Visual Arts Center
“Social Fabric: Art and Activism in Contemporary Brazil” — September 23 to March 10, 2023
“Social Fabric” brings together the work of ten artists who reflect on the long histories of oppressive power structures in the territory now known as Brazil. Blurring the line between art and activism, these artists contribute to local and global conversations about the state of democracy, racial injustice, and violence inflicted by the nation-state. In doing so, they ask us to consider how the agendas and policies of those in power are visually articulated in public spaces and embedded in official narratives. Rosana Paulino’s Tecido Social (2010), from which the exhibition takes its title, offers a timely roadmap for approaching these ideas while inviting us to reimagine, point by point, a more equitable future. Covering installation, painting, performance, photography, sculpture and video, the exhibition takes place in five galleries.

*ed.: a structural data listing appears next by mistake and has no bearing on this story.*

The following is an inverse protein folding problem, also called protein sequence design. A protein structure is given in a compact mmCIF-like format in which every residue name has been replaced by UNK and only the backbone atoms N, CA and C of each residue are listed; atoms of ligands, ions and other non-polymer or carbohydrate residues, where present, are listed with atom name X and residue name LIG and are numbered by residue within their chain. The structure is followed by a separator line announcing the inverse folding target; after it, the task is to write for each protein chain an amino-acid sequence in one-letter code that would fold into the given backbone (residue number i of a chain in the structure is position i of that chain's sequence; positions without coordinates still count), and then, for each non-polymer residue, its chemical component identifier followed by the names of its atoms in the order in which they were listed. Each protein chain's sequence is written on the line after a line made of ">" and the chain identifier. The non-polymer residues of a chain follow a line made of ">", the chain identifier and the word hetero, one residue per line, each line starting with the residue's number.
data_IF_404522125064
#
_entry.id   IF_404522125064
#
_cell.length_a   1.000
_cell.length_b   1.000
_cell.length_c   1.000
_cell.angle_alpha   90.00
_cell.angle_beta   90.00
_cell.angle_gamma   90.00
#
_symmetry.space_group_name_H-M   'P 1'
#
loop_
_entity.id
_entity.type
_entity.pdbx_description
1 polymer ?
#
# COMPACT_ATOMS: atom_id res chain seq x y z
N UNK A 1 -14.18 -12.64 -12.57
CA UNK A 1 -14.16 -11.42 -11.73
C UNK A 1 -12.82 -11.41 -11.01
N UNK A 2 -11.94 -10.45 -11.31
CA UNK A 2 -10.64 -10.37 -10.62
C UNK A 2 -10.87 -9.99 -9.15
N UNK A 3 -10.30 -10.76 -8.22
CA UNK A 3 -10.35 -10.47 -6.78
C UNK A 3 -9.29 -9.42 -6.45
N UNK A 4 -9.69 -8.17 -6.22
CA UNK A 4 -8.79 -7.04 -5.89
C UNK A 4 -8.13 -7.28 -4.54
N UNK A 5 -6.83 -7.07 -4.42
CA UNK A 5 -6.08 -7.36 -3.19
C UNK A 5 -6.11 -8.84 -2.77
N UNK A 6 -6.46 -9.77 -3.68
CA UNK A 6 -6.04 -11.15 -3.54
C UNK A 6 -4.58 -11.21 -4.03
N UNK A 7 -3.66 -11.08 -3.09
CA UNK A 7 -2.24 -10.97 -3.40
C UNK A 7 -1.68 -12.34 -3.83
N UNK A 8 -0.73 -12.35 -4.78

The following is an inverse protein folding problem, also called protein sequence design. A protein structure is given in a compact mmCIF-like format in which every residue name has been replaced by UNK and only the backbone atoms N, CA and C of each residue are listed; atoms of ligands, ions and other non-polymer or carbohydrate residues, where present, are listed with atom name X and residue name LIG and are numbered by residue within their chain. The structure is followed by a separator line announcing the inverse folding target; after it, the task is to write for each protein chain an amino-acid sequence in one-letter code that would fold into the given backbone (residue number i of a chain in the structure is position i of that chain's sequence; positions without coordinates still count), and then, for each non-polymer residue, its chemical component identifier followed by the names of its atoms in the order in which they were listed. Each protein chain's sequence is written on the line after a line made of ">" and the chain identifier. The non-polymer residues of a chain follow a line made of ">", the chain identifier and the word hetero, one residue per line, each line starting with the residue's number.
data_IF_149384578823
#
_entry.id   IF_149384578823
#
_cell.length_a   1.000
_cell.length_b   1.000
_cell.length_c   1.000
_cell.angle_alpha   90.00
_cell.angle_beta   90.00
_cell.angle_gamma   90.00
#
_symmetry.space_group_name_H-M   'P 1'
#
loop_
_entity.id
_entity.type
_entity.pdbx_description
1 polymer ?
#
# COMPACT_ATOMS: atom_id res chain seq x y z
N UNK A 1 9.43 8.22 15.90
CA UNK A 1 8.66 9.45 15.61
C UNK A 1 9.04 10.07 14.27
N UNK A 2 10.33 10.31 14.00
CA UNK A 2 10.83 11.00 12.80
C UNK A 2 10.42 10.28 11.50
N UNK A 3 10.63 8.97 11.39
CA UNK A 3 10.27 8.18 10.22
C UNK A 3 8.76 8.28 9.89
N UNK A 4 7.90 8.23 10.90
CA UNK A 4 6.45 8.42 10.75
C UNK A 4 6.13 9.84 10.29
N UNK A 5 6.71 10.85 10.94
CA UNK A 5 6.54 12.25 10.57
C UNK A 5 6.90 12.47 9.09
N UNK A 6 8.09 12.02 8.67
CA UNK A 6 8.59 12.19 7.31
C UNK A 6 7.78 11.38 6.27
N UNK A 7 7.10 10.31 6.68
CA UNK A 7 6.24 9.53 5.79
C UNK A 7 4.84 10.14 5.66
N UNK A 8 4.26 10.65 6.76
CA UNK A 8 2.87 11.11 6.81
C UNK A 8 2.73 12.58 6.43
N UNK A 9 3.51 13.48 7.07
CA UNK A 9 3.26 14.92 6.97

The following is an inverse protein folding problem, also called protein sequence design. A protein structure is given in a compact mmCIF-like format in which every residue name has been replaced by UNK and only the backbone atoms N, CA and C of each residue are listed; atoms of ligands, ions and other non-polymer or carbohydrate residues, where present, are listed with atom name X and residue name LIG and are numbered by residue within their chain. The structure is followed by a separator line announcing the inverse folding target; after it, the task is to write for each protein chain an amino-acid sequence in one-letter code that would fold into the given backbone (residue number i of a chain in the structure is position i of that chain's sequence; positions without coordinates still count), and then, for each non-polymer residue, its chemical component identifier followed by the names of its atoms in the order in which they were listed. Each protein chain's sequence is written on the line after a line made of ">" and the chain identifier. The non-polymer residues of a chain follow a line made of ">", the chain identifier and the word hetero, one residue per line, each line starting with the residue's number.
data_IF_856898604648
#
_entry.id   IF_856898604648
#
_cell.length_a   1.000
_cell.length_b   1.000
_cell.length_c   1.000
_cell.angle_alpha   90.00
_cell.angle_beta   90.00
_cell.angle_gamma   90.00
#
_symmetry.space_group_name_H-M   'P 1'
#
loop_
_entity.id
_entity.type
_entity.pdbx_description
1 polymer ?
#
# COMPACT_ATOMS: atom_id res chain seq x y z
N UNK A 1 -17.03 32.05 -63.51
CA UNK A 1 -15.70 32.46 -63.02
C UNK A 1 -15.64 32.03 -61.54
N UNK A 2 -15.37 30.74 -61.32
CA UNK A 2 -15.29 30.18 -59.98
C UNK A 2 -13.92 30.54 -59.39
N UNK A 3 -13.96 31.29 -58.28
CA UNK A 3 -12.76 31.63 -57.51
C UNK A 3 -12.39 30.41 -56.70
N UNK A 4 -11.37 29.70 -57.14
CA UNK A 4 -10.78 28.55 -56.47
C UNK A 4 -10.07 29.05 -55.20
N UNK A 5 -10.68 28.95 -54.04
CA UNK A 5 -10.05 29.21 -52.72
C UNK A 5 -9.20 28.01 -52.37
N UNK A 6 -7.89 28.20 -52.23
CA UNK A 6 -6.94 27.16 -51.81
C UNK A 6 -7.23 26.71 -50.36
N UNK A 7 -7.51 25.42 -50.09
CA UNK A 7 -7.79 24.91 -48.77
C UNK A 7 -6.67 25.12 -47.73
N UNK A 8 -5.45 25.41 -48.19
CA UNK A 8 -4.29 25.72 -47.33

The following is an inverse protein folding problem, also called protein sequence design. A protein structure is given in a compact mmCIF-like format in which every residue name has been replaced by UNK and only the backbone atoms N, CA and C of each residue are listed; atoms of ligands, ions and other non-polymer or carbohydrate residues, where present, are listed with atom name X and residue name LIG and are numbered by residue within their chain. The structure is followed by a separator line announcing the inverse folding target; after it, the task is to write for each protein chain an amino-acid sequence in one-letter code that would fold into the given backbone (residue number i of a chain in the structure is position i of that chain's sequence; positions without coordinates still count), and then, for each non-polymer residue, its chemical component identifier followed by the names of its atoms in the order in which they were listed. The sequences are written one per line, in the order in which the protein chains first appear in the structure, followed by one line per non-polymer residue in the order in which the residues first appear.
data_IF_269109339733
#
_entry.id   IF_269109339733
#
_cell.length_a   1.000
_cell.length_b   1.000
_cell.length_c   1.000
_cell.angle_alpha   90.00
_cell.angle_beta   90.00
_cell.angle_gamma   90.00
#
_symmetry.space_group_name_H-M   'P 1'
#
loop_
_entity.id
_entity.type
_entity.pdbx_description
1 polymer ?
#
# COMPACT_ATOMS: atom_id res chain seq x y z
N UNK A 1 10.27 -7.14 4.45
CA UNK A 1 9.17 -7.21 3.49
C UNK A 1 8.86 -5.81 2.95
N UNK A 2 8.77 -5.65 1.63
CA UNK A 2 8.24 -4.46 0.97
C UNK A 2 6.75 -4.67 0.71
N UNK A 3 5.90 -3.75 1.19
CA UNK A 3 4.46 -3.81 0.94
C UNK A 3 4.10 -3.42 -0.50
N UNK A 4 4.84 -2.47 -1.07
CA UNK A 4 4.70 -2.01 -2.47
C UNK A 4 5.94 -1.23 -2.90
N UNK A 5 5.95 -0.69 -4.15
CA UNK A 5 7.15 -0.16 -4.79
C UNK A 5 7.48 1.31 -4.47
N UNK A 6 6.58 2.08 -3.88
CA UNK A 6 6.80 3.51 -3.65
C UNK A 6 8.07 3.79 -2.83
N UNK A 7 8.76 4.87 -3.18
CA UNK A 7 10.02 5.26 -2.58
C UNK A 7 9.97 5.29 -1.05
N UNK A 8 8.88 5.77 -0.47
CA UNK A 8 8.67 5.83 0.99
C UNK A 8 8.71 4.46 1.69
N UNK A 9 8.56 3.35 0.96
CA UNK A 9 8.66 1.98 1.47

Courtesy of Link & Pin Gallery
Roiling Sea16x20 by Rama Tiru, on display at Link & Pin Gallery.